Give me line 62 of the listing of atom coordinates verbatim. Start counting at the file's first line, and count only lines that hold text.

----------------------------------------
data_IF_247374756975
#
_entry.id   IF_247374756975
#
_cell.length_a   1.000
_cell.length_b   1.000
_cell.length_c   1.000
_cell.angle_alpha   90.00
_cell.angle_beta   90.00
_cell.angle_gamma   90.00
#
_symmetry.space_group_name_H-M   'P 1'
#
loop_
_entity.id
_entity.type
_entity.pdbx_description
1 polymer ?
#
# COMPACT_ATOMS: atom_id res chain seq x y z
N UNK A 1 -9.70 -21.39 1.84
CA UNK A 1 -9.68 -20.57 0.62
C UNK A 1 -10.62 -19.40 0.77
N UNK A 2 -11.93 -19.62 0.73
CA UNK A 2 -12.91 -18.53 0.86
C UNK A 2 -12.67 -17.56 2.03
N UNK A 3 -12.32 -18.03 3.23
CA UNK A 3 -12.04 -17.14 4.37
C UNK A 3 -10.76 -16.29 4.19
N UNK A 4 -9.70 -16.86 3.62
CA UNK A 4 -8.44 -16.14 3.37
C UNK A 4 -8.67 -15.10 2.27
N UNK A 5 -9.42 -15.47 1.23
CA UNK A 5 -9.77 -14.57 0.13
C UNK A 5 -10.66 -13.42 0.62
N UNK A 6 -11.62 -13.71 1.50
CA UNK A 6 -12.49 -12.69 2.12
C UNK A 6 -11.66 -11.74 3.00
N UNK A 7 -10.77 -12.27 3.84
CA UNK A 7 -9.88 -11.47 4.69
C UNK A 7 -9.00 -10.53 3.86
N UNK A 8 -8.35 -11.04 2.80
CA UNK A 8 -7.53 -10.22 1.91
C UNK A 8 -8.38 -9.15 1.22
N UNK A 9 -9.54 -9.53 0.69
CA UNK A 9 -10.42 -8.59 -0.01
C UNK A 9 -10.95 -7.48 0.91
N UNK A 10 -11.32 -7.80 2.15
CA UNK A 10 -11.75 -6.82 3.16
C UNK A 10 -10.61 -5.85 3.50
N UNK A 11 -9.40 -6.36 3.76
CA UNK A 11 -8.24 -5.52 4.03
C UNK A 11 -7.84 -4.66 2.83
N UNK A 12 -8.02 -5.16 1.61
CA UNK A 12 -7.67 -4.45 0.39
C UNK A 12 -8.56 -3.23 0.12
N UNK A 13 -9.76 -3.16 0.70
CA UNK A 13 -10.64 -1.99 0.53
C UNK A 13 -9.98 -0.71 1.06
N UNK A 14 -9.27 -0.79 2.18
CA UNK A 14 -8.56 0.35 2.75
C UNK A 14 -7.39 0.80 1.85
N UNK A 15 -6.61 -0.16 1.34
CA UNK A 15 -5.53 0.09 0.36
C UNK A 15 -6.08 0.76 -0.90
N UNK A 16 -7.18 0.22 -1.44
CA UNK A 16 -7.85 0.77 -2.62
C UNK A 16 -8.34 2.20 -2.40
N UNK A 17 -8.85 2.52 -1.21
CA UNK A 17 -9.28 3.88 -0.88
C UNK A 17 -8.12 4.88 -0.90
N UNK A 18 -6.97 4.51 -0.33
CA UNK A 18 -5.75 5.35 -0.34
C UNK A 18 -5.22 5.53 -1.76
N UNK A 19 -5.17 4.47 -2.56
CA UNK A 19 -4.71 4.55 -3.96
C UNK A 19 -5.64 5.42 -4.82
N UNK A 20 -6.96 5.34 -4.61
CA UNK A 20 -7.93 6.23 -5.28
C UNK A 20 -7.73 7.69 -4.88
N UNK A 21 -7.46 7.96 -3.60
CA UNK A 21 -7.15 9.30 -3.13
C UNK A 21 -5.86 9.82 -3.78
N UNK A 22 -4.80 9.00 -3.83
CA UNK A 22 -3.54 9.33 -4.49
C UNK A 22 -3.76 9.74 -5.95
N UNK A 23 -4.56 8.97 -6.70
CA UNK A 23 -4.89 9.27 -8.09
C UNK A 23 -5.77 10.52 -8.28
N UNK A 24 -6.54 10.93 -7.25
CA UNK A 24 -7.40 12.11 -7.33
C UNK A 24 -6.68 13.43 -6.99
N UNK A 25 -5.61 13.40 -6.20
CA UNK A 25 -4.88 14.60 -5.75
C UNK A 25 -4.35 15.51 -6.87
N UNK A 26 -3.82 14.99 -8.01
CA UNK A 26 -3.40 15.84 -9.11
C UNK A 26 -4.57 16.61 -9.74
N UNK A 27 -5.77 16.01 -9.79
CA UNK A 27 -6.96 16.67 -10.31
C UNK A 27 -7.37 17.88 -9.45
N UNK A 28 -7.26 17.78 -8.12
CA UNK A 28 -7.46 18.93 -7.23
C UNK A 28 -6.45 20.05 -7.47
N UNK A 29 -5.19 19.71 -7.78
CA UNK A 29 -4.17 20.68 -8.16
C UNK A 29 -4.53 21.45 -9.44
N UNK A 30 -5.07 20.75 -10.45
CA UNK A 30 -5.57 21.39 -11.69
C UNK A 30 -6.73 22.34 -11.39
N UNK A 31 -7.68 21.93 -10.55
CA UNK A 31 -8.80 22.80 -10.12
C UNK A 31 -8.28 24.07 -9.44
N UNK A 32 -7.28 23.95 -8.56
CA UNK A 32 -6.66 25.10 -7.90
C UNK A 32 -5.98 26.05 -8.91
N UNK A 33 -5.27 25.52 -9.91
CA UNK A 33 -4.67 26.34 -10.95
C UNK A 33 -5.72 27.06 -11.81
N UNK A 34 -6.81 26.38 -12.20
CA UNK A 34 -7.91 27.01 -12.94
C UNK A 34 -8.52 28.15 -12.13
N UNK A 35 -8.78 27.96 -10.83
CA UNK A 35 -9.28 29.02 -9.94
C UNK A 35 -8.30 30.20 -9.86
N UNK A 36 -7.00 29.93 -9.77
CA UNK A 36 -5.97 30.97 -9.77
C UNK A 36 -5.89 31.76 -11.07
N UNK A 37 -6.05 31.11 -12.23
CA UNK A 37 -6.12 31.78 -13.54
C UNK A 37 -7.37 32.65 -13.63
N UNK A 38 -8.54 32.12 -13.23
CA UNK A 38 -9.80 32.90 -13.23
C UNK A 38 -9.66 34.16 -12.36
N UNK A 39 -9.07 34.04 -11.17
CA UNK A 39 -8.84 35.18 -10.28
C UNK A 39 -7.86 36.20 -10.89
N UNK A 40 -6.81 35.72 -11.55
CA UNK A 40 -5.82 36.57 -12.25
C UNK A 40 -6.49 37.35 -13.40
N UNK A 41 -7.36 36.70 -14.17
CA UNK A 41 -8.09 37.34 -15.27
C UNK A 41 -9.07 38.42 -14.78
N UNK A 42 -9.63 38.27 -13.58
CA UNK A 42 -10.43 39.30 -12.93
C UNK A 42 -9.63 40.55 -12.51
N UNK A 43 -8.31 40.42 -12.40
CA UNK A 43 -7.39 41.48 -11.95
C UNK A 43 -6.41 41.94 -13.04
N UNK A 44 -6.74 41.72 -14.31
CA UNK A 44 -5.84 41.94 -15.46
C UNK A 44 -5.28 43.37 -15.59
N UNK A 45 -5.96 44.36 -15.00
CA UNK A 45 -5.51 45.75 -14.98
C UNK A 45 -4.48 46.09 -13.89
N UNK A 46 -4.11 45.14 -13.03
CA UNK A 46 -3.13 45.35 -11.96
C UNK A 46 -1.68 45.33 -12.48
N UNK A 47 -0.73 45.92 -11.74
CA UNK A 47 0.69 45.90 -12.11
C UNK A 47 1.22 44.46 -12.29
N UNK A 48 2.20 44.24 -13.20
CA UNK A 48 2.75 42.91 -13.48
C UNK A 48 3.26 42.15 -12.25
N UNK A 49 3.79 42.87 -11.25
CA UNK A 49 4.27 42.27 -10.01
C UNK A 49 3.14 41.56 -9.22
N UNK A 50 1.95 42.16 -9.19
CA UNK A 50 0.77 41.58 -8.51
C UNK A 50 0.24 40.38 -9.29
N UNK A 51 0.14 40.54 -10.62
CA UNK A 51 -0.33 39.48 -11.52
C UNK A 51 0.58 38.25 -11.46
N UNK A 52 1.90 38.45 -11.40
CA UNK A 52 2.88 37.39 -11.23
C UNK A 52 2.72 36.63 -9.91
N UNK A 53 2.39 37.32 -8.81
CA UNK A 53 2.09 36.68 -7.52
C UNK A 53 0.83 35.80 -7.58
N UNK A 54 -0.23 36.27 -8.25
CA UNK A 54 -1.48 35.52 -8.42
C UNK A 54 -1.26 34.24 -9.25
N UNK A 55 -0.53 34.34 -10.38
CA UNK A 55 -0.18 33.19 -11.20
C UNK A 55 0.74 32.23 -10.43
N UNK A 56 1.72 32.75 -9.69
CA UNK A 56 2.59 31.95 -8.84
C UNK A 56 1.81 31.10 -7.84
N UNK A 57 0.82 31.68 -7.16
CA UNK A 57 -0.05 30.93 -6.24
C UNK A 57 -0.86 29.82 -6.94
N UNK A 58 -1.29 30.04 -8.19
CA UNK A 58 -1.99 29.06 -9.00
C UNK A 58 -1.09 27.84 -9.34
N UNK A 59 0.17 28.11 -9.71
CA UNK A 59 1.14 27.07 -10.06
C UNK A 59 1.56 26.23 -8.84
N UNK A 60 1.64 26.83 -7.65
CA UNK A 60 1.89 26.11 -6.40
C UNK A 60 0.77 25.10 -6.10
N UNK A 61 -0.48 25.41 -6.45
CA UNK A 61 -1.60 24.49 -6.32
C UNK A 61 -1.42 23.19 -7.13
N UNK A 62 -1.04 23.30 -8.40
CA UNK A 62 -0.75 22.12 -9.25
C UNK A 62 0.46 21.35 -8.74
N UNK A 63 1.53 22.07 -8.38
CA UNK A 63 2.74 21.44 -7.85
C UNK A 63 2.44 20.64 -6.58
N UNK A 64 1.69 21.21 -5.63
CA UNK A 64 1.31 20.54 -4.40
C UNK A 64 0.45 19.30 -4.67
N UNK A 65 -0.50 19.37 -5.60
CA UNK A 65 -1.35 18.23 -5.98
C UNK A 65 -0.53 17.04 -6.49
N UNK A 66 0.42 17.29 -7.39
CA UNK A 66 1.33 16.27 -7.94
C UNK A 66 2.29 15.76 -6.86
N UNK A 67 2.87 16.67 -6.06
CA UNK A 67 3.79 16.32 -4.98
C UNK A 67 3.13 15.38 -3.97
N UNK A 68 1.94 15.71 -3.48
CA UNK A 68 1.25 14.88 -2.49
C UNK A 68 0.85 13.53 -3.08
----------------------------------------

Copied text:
C UNK A 14 -7.39 0.80 1.85